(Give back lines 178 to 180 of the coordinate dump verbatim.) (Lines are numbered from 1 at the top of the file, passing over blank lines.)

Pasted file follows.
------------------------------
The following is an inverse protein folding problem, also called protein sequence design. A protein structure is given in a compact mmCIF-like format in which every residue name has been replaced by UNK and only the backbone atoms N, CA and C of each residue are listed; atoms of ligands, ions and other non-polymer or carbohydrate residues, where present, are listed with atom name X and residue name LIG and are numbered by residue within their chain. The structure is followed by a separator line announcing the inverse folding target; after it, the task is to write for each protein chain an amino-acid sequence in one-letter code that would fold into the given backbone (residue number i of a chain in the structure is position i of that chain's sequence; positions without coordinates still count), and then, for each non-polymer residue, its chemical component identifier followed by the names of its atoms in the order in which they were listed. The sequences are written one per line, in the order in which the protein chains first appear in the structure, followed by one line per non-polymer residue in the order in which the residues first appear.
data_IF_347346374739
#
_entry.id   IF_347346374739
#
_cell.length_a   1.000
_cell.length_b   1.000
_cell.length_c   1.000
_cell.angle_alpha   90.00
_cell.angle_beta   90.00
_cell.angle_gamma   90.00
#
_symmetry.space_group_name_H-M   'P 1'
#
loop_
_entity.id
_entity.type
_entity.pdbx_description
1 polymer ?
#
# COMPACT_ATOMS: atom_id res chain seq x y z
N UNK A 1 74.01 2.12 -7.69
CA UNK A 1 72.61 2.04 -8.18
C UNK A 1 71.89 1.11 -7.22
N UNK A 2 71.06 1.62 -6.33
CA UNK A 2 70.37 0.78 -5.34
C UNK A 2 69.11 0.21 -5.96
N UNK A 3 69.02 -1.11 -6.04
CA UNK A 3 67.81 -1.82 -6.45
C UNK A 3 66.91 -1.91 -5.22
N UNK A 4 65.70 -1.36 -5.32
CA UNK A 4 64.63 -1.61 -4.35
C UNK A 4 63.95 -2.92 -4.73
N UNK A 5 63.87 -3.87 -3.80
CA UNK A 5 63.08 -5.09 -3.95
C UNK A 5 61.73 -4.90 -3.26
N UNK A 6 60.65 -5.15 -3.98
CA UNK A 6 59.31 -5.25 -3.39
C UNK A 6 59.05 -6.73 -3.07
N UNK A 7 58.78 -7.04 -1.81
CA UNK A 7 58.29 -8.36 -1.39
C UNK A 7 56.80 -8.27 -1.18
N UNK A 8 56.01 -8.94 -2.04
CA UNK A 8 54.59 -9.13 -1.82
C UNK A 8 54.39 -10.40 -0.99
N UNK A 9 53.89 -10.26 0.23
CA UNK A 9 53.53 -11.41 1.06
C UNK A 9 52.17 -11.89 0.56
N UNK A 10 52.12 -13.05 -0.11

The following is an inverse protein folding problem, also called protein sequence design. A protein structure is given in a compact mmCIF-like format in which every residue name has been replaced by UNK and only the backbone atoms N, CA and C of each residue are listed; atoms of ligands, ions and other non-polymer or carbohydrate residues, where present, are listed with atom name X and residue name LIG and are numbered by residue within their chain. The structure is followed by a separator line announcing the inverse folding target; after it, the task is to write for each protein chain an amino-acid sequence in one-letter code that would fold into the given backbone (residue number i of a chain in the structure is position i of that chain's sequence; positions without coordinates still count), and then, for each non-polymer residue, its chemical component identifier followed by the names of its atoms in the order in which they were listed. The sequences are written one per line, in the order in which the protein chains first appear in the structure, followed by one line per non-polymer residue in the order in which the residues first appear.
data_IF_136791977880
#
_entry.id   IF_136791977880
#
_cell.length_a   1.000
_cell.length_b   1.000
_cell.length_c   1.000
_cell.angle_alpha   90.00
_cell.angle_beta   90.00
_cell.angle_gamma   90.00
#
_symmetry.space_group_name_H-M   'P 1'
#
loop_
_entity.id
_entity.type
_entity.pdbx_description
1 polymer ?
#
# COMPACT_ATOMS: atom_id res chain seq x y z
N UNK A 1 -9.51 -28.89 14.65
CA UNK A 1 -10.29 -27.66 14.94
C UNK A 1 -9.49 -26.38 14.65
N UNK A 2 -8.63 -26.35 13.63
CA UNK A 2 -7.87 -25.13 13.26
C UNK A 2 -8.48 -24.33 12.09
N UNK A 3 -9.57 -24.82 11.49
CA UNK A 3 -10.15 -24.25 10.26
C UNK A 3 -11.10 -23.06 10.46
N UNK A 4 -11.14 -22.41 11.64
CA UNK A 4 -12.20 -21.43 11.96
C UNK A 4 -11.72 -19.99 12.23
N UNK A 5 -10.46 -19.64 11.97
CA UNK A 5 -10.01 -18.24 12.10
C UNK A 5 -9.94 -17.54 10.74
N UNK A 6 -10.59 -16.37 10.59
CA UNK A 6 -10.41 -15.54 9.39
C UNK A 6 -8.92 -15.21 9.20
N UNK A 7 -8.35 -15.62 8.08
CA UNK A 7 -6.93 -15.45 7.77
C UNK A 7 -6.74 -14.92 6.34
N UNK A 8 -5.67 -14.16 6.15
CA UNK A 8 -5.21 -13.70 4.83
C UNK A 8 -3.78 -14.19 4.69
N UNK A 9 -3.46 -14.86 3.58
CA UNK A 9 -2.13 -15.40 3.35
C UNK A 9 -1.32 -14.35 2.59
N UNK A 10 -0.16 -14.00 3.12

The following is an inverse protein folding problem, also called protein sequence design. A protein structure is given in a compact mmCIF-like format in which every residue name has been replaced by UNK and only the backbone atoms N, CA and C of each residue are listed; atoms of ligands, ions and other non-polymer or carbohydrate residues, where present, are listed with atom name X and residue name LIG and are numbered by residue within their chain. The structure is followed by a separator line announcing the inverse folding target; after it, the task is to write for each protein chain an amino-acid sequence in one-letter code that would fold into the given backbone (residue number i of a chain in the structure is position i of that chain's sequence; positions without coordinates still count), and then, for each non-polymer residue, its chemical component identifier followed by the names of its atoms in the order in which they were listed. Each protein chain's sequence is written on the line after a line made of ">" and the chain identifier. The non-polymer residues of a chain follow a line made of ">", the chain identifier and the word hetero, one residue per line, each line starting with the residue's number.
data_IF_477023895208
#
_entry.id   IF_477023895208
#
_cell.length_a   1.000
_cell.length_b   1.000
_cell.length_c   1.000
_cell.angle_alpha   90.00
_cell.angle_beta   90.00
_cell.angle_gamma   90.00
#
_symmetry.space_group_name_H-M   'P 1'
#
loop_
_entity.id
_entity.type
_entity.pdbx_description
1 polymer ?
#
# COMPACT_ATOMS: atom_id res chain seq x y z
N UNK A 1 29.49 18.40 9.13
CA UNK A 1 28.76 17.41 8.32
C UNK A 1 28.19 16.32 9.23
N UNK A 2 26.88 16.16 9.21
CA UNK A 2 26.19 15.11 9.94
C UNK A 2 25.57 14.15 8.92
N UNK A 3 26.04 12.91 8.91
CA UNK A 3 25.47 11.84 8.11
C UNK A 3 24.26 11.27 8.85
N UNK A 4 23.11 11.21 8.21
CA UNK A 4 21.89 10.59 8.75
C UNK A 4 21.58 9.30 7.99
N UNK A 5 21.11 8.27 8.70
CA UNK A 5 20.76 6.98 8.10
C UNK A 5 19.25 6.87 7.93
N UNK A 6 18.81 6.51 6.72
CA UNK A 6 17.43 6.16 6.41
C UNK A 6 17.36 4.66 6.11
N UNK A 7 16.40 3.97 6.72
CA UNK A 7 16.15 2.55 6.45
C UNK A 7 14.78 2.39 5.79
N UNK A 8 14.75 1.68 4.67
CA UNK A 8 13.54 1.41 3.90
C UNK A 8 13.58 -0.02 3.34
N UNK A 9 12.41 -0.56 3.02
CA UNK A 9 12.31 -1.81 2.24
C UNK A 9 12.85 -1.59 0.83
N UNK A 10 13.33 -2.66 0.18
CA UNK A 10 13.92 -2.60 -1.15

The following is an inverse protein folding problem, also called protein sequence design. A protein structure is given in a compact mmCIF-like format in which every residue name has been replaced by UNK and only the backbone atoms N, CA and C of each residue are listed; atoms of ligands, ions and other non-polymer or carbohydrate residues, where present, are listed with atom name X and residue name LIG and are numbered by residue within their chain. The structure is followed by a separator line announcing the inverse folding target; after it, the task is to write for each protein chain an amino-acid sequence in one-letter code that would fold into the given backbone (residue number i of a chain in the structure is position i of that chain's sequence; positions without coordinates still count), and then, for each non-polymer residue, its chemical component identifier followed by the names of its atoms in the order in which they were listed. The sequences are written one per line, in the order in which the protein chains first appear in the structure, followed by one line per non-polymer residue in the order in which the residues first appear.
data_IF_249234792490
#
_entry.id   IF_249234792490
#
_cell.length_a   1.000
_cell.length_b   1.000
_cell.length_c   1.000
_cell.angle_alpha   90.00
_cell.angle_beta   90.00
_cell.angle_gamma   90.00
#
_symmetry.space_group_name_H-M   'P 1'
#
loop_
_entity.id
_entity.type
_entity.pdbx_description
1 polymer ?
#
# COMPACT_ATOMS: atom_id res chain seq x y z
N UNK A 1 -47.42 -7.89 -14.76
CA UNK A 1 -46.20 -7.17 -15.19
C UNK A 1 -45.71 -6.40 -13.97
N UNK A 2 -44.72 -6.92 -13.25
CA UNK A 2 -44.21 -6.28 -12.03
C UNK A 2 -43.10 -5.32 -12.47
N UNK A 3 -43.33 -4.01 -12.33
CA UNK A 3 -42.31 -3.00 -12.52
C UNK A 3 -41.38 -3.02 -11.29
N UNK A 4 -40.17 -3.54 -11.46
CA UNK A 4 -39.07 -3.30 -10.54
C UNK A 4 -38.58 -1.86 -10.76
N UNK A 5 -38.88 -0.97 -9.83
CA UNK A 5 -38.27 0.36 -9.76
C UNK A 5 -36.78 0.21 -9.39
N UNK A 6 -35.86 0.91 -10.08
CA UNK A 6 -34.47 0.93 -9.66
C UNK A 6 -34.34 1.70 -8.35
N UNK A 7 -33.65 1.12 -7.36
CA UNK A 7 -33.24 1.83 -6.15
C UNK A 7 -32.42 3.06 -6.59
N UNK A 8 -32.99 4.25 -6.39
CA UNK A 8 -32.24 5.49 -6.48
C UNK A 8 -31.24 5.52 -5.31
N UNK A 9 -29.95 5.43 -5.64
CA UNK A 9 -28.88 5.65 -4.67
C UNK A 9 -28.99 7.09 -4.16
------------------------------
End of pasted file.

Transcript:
C UNK A 3 -41.38 -3.02 -11.29
N UNK A 4 -40.17 -3.54 -11.46
CA UNK A 4 -39.07 -3.30 -10.54